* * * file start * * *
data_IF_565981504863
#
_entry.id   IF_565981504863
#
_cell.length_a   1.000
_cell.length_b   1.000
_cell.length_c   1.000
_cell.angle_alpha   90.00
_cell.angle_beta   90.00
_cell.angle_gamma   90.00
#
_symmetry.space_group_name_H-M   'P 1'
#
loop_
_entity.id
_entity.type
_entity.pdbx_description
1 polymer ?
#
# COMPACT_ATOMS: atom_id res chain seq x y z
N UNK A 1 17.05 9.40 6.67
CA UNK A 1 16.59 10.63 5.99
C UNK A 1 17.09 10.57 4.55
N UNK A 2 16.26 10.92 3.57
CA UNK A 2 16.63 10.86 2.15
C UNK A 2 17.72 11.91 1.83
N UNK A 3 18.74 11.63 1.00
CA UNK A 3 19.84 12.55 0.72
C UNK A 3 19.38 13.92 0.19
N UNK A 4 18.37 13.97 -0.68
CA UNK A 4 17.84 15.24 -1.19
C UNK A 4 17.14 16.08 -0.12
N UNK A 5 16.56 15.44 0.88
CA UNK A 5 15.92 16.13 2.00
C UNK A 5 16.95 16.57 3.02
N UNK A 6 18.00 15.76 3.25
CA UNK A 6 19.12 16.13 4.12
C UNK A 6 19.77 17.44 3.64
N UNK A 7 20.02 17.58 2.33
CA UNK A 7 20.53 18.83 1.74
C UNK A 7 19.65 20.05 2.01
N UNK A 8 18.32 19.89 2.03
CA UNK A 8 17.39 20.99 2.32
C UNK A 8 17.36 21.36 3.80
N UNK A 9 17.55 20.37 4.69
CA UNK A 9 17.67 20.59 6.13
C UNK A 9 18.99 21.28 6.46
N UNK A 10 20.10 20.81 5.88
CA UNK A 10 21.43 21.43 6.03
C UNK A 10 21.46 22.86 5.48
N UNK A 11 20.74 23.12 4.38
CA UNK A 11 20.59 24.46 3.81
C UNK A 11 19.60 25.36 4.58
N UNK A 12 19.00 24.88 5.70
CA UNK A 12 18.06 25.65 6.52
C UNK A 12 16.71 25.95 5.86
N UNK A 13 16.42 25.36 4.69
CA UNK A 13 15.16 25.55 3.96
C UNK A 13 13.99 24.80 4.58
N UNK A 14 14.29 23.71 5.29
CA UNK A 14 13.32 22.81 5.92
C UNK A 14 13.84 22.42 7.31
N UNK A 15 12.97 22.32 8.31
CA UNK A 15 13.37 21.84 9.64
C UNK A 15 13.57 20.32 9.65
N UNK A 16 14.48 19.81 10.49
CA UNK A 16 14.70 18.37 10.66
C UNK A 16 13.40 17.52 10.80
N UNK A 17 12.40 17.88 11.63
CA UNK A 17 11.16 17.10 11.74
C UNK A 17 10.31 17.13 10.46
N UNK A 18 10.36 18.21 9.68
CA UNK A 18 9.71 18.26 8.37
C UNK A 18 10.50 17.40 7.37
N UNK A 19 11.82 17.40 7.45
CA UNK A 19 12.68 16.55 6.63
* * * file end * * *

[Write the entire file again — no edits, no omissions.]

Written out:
data_IF_565981504863
#
_entry.id   IF_565981504863
#
_cell.length_a   1.000
_cell.length_b   1.000
_cell.length_c   1.000
_cell.angle_alpha   90.00
_cell.angle_beta   90.00
_cell.angle_gamma   90.00
#
_symmetry.space_group_name_H-M   'P 1'
#
loop_
_entity.id
_entity.type
_entity.pdbx_description
1 polymer ?
#
# COMPACT_ATOMS: atom_id res chain seq x y z
N UNK A 1 17.05 9.40 6.67
CA UNK A 1 16.59 10.63 5.99
C UNK A 1 17.09 10.57 4.55
N UNK A 2 16.26 10.92 3.57
CA UNK A 2 16.63 10.86 2.15
C UNK A 2 17.72 11.91 1.83
N UNK A 3 18.74 11.63 1.00
CA UNK A 3 19.84 12.55 0.72
C UNK A 3 19.38 13.92 0.19
N UNK A 4 18.37 13.97 -0.68
CA UNK A 4 17.84 15.24 -1.19
C UNK A 4 17.14 16.08 -0.12
N UNK A 5 16.56 15.44 0.88
CA UNK A 5 15.92 16.13 2.00
C UNK A 5 16.95 16.57 3.02
N UNK A 6 18.00 15.76 3.25
CA UNK A 6 19.12 16.13 4.12
C UNK A 6 19.77 17.44 3.64
N UNK A 7 20.02 17.58 2.33
CA UNK A 7 20.53 18.83 1.74
C UNK A 7 19.65 20.05 2.01
N UNK A 8 18.32 19.89 2.03
CA UNK A 8 17.39 20.99 2.32
C UNK A 8 17.36 21.36 3.80
N UNK A 9 17.55 20.37 4.69
CA UNK A 9 17.67 20.59 6.13
C UNK A 9 18.99 21.28 6.46
N UNK A 10 20.10 20.81 5.88
CA UNK A 10 21.43 21.43 6.03
C UNK A 10 21.46 22.86 5.48
N UNK A 11 20.74 23.12 4.38
CA UNK A 11 20.59 24.46 3.81
C UNK A 11 19.60 25.36 4.58
N UNK A 12 19.00 24.88 5.70
CA UNK A 12 18.06 25.65 6.52
C UNK A 12 16.71 25.95 5.86
N UNK A 13 16.42 25.36 4.69
CA UNK A 13 15.16 25.55 3.96
C UNK A 13 13.99 24.80 4.58
N UNK A 14 14.29 23.71 5.29
CA UNK A 14 13.32 22.81 5.92
C UNK A 14 13.84 22.42 7.31
N UNK A 15 12.97 22.32 8.31
CA UNK A 15 13.37 21.84 9.64
C UNK A 15 13.57 20.32 9.65
N UNK A 16 14.48 19.81 10.49
CA UNK A 16 14.70 18.37 10.66
C UNK A 16 13.40 17.52 10.80
N UNK A 17 12.40 17.88 11.63
CA UNK A 17 11.16 17.10 11.74
C UNK A 17 10.31 17.13 10.46
N UNK A 18 10.36 18.21 9.68
CA UNK A 18 9.71 18.26 8.37
C UNK A 18 10.50 17.40 7.37
N UNK A 19 11.82 17.40 7.45
CA UNK A 19 12.68 16.55 6.63